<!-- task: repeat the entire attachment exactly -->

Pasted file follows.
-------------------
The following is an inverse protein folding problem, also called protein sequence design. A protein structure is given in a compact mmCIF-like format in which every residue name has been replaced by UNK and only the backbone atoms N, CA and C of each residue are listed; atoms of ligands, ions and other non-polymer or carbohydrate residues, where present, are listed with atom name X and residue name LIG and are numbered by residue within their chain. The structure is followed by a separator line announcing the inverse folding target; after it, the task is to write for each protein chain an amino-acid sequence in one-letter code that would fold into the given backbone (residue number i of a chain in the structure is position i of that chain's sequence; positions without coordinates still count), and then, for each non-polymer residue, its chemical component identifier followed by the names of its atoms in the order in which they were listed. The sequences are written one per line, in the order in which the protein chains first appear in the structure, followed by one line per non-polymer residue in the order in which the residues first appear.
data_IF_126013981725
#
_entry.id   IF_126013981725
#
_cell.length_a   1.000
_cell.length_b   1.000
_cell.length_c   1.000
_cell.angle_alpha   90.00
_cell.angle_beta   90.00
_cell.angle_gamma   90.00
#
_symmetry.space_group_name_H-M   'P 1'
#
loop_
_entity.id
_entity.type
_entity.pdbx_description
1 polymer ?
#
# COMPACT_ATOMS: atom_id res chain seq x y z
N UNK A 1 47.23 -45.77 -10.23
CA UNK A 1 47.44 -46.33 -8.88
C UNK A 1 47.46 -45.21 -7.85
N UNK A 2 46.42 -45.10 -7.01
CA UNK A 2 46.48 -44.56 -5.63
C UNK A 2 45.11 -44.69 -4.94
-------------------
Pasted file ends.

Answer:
The following is an inverse protein folding problem, also called protein sequence design. A protein structure is given in a compact mmCIF-like format in which every residue name has been replaced by UNK and only the backbone atoms N, CA and C of each residue are listed; atoms of ligands, ions and other non-polymer or carbohydrate residues, where present, are listed with atom name X and residue name LIG and are numbered by residue within their chain. The structure is followed by a separator line announcing the inverse folding target; after it, the task is to write for each protein chain an amino-acid sequence in one-letter code that would fold into the given backbone (residue number i of a chain in the structure is position i of that chain's sequence; positions without coordinates still count), and then, for each non-polymer residue, its chemical component identifier followed by the names of its atoms in the order in which they were listed. The sequences are written one per line, in the order in which the protein chains first appear in the structure, followed by one line per non-polymer residue in the order in which the residues first appear.
data_IF_126013981725
#
_entry.id   IF_126013981725
#
_cell.length_a   1.000
_cell.length_b   1.000
_cell.length_c   1.000
_cell.angle_alpha   90.00
_cell.angle_beta   90.00
_cell.angle_gamma   90.00
#
_symmetry.space_group_name_H-M   'P 1'
#
loop_
_entity.id
_entity.type
_entity.pdbx_description
1 polymer ?
#
# COMPACT_ATOMS: atom_id res chain seq x y z
N UNK A 1 47.23 -45.77 -10.23
CA UNK A 1 47.44 -46.33 -8.88
C UNK A 1 47.46 -45.21 -7.85
N UNK A 2 46.42 -45.10 -7.01
CA UNK A 2 46.48 -44.56 -5.63
C UNK A 2 45.11 -44.69 -4.94